“If losing total control is the biggest downside of VC for an entrepreneur, the guidance and partnership of an experienced, enthusiastic venture capitalist is the biggest upside,” Hill says. “It needs to be about more than just the investment dollars. You want a firm that’s jazzed about your business and about what your business could become. You want to partner with folks who can help guide you. If you can find that kind of alignment, the partnership can become something really special.”
And how do you do that? Through lots of research and conversations. Meet representatives from various venture capital firms face to face and gain a thorough understanding of their goals and objectives as a firm. Learn about the firms’ portfolio of companies and why they’ve invested where they have.
In addition, talk to other companies that have partnered with the firms you’re considering — and, if possible, companies that ultimately turned down investment opportunities from those firms.
“Entrepreneurs tend to be the most honest with each other, I’ve found,” Hill says. “So if possible, seek out companies that have turned down investment from the firm you’re considering and see why. That’s not to say you should turn down opportunities based simply on what they say, but the more people you talk to, the more realistic picture you’ll be able to paint.”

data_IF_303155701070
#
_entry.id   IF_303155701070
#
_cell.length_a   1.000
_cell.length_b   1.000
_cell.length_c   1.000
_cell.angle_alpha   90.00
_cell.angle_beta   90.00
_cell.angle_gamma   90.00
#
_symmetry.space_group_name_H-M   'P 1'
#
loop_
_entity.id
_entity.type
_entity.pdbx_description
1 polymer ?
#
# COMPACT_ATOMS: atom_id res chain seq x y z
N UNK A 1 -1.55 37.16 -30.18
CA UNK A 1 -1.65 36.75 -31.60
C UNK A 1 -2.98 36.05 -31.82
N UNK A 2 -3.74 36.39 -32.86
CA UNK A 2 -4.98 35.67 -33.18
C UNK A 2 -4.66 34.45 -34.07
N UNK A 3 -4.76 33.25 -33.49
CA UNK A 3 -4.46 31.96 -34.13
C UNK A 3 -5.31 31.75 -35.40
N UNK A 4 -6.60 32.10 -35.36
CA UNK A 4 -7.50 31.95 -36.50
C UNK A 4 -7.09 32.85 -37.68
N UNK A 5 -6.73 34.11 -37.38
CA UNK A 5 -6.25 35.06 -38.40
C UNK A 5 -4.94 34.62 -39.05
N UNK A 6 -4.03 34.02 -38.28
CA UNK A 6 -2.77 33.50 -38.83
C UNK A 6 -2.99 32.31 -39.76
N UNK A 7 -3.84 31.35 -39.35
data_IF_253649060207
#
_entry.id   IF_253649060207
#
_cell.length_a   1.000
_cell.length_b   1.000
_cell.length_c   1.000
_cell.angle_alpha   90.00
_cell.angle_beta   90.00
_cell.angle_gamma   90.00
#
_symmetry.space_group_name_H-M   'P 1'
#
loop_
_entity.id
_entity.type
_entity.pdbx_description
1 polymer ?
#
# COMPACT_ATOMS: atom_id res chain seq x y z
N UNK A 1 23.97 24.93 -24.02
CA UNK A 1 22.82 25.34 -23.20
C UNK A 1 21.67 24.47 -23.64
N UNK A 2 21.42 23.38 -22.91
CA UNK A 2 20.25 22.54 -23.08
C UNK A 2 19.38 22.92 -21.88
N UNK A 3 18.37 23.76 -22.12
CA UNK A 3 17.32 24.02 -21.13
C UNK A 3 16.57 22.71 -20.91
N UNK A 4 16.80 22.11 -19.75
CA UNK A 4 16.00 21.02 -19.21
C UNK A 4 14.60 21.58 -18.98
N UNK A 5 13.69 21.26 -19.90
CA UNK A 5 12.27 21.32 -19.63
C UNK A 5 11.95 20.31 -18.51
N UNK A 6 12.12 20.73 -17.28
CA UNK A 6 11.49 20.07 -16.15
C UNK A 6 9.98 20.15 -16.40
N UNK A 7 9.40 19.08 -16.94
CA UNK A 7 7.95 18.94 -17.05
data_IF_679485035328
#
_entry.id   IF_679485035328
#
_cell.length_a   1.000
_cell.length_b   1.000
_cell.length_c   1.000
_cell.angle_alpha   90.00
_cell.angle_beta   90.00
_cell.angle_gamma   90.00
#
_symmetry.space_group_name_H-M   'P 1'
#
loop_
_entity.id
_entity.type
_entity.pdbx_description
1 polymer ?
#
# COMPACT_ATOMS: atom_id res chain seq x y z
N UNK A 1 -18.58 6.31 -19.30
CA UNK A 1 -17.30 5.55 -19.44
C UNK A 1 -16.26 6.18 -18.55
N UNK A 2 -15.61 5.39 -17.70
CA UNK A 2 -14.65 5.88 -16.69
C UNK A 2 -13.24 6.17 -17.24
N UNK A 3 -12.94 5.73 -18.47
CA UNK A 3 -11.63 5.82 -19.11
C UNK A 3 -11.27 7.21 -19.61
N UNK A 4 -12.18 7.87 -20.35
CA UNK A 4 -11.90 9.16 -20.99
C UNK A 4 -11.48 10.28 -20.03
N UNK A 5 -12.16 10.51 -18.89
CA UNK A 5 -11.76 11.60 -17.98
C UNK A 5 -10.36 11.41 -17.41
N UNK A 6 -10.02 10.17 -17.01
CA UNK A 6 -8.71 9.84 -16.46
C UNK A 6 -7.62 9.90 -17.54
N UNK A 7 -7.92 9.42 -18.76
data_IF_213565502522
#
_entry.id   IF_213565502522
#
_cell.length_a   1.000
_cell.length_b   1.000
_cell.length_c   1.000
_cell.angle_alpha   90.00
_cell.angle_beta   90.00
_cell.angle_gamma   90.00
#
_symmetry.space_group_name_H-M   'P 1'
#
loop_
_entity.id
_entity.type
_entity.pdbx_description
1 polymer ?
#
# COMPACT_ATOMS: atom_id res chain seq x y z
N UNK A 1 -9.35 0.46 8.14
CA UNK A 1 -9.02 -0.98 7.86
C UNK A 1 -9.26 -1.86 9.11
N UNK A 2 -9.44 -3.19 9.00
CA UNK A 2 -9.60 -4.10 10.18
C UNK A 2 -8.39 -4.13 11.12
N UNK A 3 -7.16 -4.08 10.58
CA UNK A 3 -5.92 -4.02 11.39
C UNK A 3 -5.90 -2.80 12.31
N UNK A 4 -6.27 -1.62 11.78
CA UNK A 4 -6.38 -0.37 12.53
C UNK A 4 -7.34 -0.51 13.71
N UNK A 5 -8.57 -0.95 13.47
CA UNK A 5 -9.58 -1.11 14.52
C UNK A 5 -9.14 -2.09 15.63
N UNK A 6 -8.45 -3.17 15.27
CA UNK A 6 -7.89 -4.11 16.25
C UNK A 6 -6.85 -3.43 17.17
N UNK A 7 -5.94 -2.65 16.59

Understand what you need
A significant amount of prestige is attached to successfully recruiting venture capital funding. If VC firms are interested in your business, that means you’re an appealing target for big-time investors.
That allure can make it extremely tempting for companies to pursue partnerships with VC firms, even if doing so isn’t necessarily the right path. But if you chase VC funding without really needing it, the negative consequences can outweigh the prestige many times over.